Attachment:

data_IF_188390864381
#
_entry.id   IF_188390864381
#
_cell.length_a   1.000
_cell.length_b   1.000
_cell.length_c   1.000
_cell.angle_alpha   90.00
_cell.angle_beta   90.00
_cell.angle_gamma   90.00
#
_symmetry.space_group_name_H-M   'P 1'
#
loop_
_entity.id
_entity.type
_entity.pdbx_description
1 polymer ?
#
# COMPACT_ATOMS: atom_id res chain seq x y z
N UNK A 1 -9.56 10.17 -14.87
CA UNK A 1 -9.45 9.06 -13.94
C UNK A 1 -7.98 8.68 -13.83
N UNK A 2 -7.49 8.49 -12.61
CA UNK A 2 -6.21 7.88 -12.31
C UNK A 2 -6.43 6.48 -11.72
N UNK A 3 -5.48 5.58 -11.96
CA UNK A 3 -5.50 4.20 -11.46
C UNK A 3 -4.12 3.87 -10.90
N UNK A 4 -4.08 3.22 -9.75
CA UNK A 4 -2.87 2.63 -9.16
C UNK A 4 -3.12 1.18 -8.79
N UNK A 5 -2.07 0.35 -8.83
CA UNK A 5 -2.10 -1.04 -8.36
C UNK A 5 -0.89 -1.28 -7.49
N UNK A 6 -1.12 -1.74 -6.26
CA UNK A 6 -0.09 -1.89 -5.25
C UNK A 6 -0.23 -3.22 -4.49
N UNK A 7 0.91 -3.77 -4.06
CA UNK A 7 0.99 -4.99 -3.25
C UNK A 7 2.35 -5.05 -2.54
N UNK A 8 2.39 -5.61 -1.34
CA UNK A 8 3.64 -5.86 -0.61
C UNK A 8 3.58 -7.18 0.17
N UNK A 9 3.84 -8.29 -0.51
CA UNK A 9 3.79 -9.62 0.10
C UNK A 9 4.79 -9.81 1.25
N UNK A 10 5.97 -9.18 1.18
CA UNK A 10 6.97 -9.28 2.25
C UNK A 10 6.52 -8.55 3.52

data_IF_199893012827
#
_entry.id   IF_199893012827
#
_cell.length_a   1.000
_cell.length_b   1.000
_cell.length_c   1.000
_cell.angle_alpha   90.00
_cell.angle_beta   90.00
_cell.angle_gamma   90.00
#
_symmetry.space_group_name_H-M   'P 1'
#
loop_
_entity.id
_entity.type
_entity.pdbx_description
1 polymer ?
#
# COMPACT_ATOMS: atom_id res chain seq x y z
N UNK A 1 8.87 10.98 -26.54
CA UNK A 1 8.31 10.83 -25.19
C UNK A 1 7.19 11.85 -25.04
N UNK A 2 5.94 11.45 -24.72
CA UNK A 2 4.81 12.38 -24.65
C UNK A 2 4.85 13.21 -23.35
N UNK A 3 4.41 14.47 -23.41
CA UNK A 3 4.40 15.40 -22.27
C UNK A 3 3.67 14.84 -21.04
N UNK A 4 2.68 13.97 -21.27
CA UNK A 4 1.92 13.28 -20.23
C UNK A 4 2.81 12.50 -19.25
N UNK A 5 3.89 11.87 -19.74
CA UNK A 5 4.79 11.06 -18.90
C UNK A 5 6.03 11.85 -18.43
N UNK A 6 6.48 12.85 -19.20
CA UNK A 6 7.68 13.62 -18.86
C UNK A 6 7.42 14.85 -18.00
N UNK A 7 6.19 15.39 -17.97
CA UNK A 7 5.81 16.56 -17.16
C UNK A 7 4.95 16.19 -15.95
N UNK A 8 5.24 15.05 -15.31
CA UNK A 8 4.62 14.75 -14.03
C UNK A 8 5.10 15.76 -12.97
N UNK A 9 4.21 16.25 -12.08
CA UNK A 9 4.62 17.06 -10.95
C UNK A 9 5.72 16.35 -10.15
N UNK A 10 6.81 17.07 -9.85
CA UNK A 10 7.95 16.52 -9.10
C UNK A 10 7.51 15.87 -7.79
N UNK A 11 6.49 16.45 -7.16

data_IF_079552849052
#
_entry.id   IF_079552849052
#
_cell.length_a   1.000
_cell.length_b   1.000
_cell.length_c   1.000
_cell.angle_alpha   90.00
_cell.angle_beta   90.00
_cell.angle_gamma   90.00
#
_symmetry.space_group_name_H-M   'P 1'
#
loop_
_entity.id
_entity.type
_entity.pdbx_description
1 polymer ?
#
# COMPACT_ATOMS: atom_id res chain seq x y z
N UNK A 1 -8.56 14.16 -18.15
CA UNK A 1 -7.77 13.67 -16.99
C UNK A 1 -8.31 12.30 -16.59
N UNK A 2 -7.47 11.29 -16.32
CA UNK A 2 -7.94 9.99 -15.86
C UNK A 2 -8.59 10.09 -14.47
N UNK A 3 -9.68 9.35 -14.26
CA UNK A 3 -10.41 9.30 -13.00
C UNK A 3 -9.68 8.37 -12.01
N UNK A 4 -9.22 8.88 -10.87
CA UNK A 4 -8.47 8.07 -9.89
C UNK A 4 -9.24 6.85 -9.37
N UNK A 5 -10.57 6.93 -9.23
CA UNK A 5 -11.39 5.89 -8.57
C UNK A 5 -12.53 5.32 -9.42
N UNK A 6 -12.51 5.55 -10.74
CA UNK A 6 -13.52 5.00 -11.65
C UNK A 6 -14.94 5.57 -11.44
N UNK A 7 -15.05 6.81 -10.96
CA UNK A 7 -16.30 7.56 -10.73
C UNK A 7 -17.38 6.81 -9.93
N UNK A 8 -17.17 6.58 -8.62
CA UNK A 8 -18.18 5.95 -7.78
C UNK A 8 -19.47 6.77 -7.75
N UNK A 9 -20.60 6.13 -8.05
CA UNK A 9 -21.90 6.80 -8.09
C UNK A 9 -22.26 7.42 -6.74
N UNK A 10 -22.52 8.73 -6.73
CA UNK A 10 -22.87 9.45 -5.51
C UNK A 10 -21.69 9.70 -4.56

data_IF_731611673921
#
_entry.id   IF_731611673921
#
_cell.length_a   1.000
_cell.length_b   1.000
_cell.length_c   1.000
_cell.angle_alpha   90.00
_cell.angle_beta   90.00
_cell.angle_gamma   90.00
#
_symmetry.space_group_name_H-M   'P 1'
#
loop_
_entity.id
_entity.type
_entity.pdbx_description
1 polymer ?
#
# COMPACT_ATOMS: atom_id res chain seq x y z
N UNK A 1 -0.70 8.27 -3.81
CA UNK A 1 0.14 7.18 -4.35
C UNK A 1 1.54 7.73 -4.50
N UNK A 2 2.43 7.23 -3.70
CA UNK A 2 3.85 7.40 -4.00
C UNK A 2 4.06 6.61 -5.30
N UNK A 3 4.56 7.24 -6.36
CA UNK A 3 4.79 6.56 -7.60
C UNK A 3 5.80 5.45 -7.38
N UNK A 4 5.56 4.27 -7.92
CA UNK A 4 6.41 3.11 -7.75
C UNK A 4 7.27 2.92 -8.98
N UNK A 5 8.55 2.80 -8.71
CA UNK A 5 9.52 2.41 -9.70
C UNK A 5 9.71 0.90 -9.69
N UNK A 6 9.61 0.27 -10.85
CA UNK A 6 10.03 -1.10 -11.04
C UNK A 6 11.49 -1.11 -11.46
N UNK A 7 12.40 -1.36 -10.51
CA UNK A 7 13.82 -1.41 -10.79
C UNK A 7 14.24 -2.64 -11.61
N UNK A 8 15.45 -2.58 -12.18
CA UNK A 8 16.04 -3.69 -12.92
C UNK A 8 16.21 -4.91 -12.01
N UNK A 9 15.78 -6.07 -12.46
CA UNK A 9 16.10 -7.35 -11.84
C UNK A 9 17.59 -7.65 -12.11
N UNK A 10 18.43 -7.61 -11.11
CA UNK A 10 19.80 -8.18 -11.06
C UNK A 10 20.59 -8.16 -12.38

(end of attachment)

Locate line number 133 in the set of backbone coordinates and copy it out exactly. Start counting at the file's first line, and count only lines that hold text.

C UNK A 4 -9.24 6.85 -9.37